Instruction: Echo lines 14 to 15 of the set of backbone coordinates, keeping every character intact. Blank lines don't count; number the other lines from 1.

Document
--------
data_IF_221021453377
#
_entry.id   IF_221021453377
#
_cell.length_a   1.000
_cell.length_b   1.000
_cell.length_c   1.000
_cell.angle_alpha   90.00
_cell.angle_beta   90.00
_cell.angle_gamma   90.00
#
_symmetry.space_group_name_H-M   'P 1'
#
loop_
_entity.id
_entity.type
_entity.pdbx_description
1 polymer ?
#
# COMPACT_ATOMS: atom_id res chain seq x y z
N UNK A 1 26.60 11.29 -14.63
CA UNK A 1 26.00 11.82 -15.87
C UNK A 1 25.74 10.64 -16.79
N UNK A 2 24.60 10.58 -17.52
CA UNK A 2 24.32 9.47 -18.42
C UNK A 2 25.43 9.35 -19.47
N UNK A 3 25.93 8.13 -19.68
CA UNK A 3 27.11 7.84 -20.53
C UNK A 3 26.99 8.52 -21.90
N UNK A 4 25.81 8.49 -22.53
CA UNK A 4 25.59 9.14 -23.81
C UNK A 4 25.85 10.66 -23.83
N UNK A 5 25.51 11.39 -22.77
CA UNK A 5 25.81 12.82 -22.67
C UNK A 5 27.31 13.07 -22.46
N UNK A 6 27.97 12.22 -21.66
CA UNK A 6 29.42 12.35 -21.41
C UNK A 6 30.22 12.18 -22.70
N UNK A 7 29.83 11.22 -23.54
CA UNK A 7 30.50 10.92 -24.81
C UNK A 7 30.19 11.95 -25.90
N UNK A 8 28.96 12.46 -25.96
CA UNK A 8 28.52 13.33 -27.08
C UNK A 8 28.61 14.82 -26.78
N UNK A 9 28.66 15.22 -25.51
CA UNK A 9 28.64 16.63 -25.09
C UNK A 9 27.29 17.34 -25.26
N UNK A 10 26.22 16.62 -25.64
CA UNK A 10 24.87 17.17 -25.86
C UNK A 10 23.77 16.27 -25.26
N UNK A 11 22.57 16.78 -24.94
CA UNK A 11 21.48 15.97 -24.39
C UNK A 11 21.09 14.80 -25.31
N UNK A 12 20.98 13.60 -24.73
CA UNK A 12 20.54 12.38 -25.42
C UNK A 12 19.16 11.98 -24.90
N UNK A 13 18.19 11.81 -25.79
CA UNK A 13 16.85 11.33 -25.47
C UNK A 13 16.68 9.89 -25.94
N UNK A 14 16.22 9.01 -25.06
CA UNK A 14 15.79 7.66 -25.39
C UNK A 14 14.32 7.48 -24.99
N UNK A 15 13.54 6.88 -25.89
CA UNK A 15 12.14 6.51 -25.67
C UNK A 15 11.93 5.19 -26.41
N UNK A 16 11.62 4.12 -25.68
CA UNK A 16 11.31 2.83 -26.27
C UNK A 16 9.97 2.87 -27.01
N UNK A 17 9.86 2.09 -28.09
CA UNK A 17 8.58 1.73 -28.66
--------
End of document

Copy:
loop_
_entity.id